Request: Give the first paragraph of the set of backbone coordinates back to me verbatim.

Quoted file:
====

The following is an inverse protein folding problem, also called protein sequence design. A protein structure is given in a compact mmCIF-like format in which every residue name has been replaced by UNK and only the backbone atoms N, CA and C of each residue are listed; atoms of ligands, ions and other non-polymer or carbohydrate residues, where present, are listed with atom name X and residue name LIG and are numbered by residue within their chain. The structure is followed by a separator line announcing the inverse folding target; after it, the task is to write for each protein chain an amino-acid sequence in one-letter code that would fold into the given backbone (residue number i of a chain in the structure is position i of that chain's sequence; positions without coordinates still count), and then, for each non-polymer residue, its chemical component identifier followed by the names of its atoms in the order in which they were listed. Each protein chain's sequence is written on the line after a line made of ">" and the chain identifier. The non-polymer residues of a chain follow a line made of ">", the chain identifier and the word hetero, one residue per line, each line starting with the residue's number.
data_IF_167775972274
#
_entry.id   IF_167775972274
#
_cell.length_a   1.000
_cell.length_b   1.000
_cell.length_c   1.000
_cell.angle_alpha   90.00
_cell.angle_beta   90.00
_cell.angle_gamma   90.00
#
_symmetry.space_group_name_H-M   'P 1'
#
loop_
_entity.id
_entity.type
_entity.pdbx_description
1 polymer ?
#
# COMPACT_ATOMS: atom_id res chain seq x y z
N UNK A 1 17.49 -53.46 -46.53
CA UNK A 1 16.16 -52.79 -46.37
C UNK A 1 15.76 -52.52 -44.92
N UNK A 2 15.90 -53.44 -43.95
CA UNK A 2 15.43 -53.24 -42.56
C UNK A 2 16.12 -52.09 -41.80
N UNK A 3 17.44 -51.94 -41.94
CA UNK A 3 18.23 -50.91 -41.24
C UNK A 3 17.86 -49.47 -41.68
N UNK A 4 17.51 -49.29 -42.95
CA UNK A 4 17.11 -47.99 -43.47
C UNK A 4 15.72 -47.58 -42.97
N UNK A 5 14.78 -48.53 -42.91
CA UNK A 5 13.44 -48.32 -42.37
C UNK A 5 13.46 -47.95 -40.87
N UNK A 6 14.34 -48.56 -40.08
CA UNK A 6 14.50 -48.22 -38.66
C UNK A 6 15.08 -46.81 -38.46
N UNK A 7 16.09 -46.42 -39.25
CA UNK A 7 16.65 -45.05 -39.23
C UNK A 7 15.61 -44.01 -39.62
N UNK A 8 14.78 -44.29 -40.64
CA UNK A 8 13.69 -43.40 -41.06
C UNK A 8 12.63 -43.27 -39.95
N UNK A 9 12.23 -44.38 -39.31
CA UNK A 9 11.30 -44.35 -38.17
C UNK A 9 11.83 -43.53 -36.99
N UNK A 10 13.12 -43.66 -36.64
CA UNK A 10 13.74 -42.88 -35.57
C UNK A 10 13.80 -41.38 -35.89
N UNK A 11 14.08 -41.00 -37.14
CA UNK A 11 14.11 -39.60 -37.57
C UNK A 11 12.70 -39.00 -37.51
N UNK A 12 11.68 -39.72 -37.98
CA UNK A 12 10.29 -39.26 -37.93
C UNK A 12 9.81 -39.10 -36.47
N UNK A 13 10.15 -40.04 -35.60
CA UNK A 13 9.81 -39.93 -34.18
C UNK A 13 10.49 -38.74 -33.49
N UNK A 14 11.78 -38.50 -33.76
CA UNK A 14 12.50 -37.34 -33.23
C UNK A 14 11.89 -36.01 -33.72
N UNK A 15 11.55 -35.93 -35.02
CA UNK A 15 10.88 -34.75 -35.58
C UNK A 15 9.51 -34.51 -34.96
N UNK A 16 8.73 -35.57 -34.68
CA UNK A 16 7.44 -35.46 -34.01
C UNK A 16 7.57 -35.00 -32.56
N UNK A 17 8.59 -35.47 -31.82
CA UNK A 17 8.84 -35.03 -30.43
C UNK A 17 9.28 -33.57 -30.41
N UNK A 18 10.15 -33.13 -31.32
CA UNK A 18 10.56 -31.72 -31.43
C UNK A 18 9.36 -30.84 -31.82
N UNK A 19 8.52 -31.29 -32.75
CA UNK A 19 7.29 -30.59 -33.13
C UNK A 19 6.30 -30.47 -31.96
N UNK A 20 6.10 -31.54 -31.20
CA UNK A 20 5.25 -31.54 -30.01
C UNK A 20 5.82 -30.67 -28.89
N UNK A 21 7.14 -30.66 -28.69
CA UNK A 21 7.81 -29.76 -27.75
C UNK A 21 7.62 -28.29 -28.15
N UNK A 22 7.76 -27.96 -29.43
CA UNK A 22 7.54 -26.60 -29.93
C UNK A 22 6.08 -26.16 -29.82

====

The following is an inverse protein folding problem, also called protein sequence design. A protein structure is given in a compact mmCIF-like format in which every residue name has been replaced by UNK and only the backbone atoms N, CA and C of each residue are listed; atoms of ligands, ions and other non-polymer or carbohydrate residues, where present, are listed with atom name X and residue name LIG and are numbered by residue within their chain. The structure is followed by a separator line announcing the inverse folding target; after it, the task is to write for each protein chain an amino-acid sequence in one-letter code that would fold into the given backbone (residue number i of a chain in the structure is position i of that chain's sequence; positions without coordinates still count), and then, for each non-polymer residue, its chemical component identifier followed by the names of its atoms in the order in which they were listed. Each protein chain's sequence is written on the line after a line made of ">" and the chain identifier. The non-polymer residues of a chain follow a line made of ">", the chain identifier and the word hetero, one residue per line, each line starting with the residue's number.